America is a big place, where to go within it?
June 4, 2012 7:56 AM   Subscribe

Help us plan a 10-day holiday in the US, without a car, leaving from Rochester, NY.

I'm a Brit staying in Rochester over the summer as an intern with a J1 visa. My internship ends on the 18th August, and my journey home departs from Rochester on the 28th.

During this time, my boyfriend will be with me as a tourist. So, we have 10 days to go pretty much wherever we want, and now we are crippled by indecision! Points to keep in mind:

- Neither of us can drive so we need to be able to get to these destinations by bus, train or reasonably priced flight. The destinations need to be pedestrian-friendly.

- I was thinking a long weekend in a small city or relaxing retreat, followed by a few days in one of the cultural metropolises. My first inclination was to go down to Philadelphia before heading to Washington DC, but I don't know how realistic it is to get back to Rochester from there.

- Originally, we were going to go to Toronto, but no one seems to be able to guarantee that I'm allowed to go over the border during my post-visa 'grace period'.

- While we love NYC, we've both spent significant time there already. I've also been to Boston twice and travelled around New England. Everything apart from the North East is unexplored territory.

- We like cultural stuff, particularly 20th Century visual arts and architecture (he's a photographer, I'm a film archivist, hence working in the home of Eastman Kodak atm). We're also healthy foodies and coffee addicts. Ideally, I would like to fit in some thrifting/clothes shopping.

- We will be on a budget, so a range of cheapish hotels or hostels would be preferable.

Where would you go in our situation?
posted by dumdidumdum to Travel & Transportation (18 answers total) 2 users marked this as a favorite
I'd stick with Philadelphia; dig in and root around. It's not like you'll run out of things to do both in-town and out-of-town, and it will be easier to work with one home base than uproot yourself half-way through.
posted by seanmpuckett at 8:03 AM on June 4, 2012

Post a meet-up for Philly. Some nice Mefites might be willing to host you for a night or two, show you around, feed you, maybe take you on a day trip.
posted by HeyAllie at 8:20 AM on June 4, 2012

For transportation, buses are pretty cheap. Many cities on the east coast have cheap bus companies that run from Chinatown to Chinatown. There's also Greyhound and Megabus.

Domestic flights can also be fairly affordable if you book ahead of time and get a good deal. That might actually be your best bet if you're interested in going somewhere outside the northeast, so you don't end up spending your whole trip staring out a bus window.

If you're looking for cheap accommodations and you don't mind sleeping on a sofa or day bed, try AirBnb or Couch Surfing. There are some hostels in the U.S. but in my experience they are not nearly as popular as they are in the UK or Europe, so you might have to book ahead.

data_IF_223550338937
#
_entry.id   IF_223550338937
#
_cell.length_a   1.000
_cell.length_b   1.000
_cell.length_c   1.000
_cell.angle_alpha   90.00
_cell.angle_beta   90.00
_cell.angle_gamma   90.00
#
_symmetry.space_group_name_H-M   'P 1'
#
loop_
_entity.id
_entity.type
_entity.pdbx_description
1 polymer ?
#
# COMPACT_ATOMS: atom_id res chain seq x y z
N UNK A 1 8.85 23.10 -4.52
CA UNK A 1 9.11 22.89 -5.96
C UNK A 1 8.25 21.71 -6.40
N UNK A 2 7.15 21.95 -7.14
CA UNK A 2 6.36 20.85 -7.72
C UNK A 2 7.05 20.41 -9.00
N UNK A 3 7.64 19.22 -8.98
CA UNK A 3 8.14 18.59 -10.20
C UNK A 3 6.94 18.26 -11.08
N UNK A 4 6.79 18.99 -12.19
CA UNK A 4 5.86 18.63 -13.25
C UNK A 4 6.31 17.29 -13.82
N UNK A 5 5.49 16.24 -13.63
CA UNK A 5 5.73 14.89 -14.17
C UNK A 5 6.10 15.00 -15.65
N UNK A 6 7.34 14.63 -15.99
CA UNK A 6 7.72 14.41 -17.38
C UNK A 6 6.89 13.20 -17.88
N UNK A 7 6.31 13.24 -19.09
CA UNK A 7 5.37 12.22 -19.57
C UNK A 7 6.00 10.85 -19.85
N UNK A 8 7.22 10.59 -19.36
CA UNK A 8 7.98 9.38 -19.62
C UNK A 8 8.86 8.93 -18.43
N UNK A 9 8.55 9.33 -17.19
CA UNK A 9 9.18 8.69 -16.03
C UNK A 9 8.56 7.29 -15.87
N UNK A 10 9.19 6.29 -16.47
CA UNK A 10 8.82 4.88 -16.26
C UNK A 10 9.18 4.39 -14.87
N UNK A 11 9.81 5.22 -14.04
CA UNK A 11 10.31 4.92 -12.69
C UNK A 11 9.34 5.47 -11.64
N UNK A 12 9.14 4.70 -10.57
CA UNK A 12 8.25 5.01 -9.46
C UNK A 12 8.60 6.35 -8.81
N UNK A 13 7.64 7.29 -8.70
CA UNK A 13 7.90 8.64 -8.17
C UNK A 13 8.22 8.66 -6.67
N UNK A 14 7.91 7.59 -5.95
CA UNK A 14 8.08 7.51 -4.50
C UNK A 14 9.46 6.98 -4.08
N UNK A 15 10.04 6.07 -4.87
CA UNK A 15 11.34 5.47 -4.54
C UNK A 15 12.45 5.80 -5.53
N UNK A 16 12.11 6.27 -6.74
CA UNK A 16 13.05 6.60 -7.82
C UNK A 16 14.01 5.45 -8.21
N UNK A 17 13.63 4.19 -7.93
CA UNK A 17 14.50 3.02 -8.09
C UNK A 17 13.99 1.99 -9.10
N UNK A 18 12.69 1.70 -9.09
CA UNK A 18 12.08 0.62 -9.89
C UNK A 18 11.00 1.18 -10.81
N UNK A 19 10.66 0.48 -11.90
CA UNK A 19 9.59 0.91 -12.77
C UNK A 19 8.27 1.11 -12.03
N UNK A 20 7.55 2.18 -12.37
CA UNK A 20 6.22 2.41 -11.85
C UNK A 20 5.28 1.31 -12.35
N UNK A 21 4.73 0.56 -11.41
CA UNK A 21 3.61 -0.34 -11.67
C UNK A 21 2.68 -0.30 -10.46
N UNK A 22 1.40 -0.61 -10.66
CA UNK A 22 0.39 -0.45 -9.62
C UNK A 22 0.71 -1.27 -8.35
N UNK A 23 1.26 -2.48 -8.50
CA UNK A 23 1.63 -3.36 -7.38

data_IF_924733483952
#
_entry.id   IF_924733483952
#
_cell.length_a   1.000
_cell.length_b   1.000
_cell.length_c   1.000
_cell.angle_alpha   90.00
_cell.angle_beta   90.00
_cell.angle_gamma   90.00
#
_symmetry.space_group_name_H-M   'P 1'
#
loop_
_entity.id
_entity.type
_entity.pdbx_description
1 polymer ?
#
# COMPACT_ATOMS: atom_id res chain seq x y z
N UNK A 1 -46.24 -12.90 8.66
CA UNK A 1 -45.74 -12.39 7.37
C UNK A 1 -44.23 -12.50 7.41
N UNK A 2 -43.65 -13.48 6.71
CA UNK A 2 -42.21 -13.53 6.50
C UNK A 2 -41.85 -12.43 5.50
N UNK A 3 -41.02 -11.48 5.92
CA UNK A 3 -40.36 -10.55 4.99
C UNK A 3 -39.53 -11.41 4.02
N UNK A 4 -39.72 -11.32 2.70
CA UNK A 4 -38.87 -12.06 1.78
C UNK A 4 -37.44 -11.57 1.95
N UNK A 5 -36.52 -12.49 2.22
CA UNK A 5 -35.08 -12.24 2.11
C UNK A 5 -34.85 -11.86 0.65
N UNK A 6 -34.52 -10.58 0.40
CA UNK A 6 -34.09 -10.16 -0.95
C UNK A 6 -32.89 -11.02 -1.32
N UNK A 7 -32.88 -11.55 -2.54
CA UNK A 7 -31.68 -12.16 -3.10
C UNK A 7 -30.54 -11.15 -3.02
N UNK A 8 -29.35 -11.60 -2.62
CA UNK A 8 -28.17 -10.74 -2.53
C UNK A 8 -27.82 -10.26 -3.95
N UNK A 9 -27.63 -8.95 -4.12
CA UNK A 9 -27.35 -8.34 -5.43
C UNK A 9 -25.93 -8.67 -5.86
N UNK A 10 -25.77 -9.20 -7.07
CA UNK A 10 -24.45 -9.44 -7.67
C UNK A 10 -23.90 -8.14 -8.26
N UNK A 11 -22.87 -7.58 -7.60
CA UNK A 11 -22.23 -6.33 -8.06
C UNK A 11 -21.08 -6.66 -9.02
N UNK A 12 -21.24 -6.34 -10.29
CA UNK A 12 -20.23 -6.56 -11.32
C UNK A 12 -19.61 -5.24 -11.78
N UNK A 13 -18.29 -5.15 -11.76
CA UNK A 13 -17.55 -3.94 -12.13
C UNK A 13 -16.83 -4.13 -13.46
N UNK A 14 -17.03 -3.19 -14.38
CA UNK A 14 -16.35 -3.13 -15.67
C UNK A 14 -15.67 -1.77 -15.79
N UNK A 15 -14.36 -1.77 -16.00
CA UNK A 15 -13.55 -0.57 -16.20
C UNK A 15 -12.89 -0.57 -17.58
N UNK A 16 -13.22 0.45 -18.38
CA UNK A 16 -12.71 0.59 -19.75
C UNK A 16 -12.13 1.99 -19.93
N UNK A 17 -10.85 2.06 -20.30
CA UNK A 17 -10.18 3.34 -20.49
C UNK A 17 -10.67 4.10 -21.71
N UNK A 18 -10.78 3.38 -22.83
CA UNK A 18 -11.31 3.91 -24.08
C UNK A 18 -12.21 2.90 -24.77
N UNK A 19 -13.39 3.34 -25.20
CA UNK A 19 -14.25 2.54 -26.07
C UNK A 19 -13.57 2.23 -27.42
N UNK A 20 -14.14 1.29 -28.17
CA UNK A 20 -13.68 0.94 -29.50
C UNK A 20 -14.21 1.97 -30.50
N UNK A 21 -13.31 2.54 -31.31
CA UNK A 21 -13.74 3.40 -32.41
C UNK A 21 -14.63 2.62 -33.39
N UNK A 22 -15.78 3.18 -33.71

I guess I should also plug that Chicago is a great city to visit and probably much cheaper than your other potential destinations, albeit farther away.
posted by deathpanels at 8:52 AM on June 4, 2012

Looking at the usual suspects for budget travel in that part of the country (jetblue, megabus), you're almost certainly going to have to travel through New York to get to anywhere that isn't Buffalo or Syracuse.

My plan: fly or take the bus to New York. Immediately head for a "relaxing retreat" on the outskirts of New York, for example the Hudson Valley or the outer reaches of Long Island.

Long Island will likely be more expensive, but there's a museum devoted to Jackson Pollock and Lee Krasner out there that would be right up your alley. It might require a car to get to, but there are taxi companies. The Long Island Railroad goes out there, and the various towns are self-contained enough to make cars unnecessary.

The Hudson Valley is similarly set up in terms of being small self-contained towns accessible via the Metro-North commuter railway, where everything you'd need in town would be in walking or biking distance, and it's all pretty well set up for people without cars doing what you're doing. If you pick the Hudson Valley, try to stay in or convenient to the town of Beacon, which has a really fantastic museum dedicated to minimalist and conceptual art.

Between the two, The Hudson Valley is faster to get to, which might be a consideration if you end up taking the bus down from Rochester. Rochester to Montauk is probably a 12+ hour trip by ground transit.

After a few days, if you want to do the city thing, Philadelphia is only about an hour and a half away from New York by bus. From there, it will be easy to get a bus back to New York and then Rochester. If you go to Philly, be sure to stay in the HI Hostel in Fairmount Park.

Radical out of left field idea: what about spending the whole 10 days at Lake George or the Adirondacks? Both of those would probably be a lot easier to get to by bus from Rochester, and a lot more affordable than a countryside vacation spot closer to NYC. That said, I think there's less cultural type stuff to do up there, aside from anything in Lake George pertaining to Georgia O'Keefe, who lived and worked up there at some point. It's also likely to be less convenient for people without cars.
posted by Sara C. at 9:00 AM on June 4, 2012

You can take an Amtrak train overnight from Rochester to Chicago and back, which might open up some possibilities.
posted by gnomeloaf at 9:12 AM on June 4, 2012

Oh, and I just realized that Amtrak goes to Chicago from Rochester. You'd get on the train at 11pm and "wake up" in Chicago, by which I of course mean get to Chicago around lunchtime because the Lakeshore Limited is always late. But it's not that expensive, and Chicago is extremely navigable without a car and has tons of cultural stuff.
posted by Sara C. at 9:12 AM on June 4, 2012

I don't mean to pry into your travel arrangements but I am baffled by a return trip that requires you to return to Rochester, NY. I mean, where are you actually flying from? Surely that's where you need your summer to terminate.